InnoDB: All content tagged as InnoDB in NoSQL databases and polyglot persistence
With MySQL version 5.6 (and above), you have the ability to store and retrieve NoSQL data, using NoSQL commands, while keeping the data inside a MySQL InnoDB database. So, you can use NoSQL and SQL at the same time, on the same data, stored in the same database. And the beauty is that it takes just a few minutes to setup. This post will provide you with a quick lesson on how to setup NoSQL on a MySQL InnoDb database.
I see this trivialization of the term NoSQL quite frequently in the communications signed by Oracle: “Oh, you want NoSQL? Take memcached. Now shut up!” This is quite disrespectful to their customers and the developer community in general.
Original title and link: You want NoSQL? I’ll give you memcached ( ©myNoSQL)
As you probably already know, in MySQL 5.7.3 release, InnoDB Memcached reached a record of over 1 million QPS on a read only load. The overview of the benchmark and testing results can be seen in an earlier blog by Dimitri. In this blog, I will spend sometime on the detail changes we have made to achieve this number.
There’s another post detailing the benchmark:
The test was executed in “standalone” mode (both server and client are running on the same server). So, we used our biggest HW box we have in the LAB - a 48cores machine.
That’s a_good_ number. But if you think about it, the per-core QPS is not that high; if I remember correctly Redis can go up to 70k/s.
Original title and link: InnoDB Memcached plugin benchmark: 1mil QPS with in MySQL 5.7.3 ( ©myNoSQL)
I have heard many mentioning that Oracle removed InnoDB from the MySQL classical edition version. Now, I don’t know too much about the various versions and licenses of MySQL — it looks like there are at least 5: enterprise, classical, standard, cluster carrier grade, and community — but InnoDB doesn’t seem to have been dropped from the community edition too. So, I’m not really sure this is such a big deal.
What are your thoughts on this story?
InnoDB is available under the GPL. Innostore, as a derivative work of Embedded InnoDB, is also available under the GPL. Neither Oracle nor Basho can take that away from you.
- If everyone would actually be forced to go back at using MyISAM, that would be a bit more interesting as it would mean MySQL will be less durable and consistent. (↩)
Original title and link: Oracle Drops InnoDB from MySQL Classical Edition, But Not From Community Edition (NoSQL databases © myNoSQL)
I firstly thought that Innostore, the embedded InnoDB from Basho, is just another cool project they’ve made available to the community. It was only after a couple of days that I realized that Innostore is in fact one option for the pluggable Riak backend storage engines. That definitely made me think more about this decision.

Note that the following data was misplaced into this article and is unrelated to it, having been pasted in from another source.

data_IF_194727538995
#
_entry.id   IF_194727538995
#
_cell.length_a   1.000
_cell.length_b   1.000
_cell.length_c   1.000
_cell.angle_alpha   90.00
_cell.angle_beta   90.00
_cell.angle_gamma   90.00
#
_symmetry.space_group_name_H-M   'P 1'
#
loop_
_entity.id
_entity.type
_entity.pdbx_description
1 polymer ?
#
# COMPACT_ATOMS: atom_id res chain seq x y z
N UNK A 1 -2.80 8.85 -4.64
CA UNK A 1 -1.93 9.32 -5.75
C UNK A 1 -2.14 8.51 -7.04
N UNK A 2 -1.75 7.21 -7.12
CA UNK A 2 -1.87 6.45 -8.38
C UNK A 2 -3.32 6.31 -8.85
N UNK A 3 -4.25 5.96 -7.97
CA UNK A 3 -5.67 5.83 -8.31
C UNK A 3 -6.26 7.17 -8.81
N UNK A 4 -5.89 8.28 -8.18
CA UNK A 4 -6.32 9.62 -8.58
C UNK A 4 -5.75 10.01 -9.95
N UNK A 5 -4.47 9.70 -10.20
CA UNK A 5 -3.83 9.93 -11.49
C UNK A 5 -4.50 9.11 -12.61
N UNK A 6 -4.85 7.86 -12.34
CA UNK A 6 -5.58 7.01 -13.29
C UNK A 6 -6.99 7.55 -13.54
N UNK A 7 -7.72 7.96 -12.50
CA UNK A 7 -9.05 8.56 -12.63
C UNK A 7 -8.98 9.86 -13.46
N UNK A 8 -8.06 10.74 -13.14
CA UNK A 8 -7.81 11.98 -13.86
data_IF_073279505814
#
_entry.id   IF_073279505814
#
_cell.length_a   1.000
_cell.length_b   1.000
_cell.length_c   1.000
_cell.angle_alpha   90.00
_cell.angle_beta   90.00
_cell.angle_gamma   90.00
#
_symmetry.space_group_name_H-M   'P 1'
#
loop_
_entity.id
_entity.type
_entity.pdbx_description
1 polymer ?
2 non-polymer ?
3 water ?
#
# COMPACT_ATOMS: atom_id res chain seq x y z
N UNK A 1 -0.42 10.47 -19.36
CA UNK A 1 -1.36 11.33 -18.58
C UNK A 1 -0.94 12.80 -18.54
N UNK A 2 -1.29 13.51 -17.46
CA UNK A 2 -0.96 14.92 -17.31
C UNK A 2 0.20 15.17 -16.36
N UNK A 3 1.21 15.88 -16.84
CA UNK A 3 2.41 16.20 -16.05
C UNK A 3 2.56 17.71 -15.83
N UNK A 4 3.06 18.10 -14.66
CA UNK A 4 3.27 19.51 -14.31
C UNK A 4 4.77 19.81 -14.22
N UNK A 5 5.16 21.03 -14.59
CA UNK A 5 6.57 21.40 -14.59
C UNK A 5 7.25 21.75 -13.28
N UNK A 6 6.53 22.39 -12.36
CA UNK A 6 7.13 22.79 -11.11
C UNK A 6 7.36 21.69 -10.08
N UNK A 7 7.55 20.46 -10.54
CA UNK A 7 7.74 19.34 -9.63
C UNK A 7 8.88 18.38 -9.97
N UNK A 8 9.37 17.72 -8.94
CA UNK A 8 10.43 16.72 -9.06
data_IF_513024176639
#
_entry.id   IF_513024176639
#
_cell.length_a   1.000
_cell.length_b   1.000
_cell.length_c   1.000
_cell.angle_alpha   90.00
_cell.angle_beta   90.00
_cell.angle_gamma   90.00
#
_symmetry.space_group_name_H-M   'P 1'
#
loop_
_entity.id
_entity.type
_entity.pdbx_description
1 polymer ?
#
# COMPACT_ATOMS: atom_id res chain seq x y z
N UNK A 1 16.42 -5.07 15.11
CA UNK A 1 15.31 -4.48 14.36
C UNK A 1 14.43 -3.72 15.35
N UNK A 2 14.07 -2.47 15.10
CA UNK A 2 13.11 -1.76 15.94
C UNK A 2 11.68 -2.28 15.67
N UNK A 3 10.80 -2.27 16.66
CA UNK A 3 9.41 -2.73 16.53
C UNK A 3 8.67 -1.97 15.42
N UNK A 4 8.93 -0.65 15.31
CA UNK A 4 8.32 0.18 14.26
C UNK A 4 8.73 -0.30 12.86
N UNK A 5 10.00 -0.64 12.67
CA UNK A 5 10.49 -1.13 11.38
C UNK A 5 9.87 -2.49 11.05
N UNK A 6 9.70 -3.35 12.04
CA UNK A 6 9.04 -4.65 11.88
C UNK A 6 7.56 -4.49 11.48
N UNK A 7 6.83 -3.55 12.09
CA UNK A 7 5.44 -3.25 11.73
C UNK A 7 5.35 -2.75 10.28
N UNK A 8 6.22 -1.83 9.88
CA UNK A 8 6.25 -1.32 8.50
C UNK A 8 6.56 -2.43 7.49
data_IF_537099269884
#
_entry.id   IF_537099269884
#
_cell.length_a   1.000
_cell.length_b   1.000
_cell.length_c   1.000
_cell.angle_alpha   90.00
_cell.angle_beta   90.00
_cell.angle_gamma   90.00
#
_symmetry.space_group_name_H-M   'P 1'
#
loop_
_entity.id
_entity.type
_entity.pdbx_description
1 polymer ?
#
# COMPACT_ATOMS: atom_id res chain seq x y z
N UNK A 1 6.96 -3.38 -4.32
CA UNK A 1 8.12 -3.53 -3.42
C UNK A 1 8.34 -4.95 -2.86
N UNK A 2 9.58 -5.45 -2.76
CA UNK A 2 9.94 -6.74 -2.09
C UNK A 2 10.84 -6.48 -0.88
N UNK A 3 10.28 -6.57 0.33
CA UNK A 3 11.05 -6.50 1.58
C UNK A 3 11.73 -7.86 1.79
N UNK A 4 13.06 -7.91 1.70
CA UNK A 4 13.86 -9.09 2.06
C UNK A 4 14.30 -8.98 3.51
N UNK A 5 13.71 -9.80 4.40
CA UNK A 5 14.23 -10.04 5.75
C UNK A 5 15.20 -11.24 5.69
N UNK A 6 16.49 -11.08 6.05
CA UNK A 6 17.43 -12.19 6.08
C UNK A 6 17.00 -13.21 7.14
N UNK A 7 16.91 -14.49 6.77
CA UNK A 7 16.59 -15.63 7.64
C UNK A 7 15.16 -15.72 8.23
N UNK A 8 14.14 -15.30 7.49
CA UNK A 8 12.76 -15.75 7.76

Luckily enough, David Smith from Basho has already took the time to explain ☞ the reasons that brought Riak to use InnoDB as one of its storage engines:
1. predictability and 2. stability. […] we need something that is going to have predictable latency under significant loads. After evaluating TokyoCabinent (TC), BerkeleyDB-C (BDB) and Embedded Inno, it was quite clear that Inno won this aspect hands down.
You’ll notice pretty much the same arguments in this post about ☞ MySQL usage at Flickr:
- it is a very well known component. When you’re scaling a complex app everything that can go wrong, will. Anything which cuts down on your debugging time is gold. All of MySQL’s flags and stats can be a bit overwhelming at times, but they’ve accumulated over time to solve real problems.
- it’s pretty darn fast and stable. Speed is usually one of the key appeals of the new NoSQL architectures, but MySQL isn’t exactly slow (if you’re doing it right). I’ve seen two large, commercial “NoSQL” services flounder, stall and eventually get rewritten on top of MySQL. (and you’ve used services backed by both of them)
As a side note, that last sentence reminded me of the migration Hashrocket team has completed for a pharma company.
Last, but not least, you can also take a look at this ☞ Yahoo! benchmark that includes MySQL and, if I’m not misinterpreting those results, you’ll notice that for some of them MySQL performed quite well.
I guess what we can learn from all these is:
- not all traditional storage engines are as bad as we sometimes want to think of them
- it is probably the complete feature set of the RDBMS that are making them overkill for some projects
- there are still a lot of scenarios in which an RDBMS makes sense
Strange post for a NoSQL centric blog, isn’t it?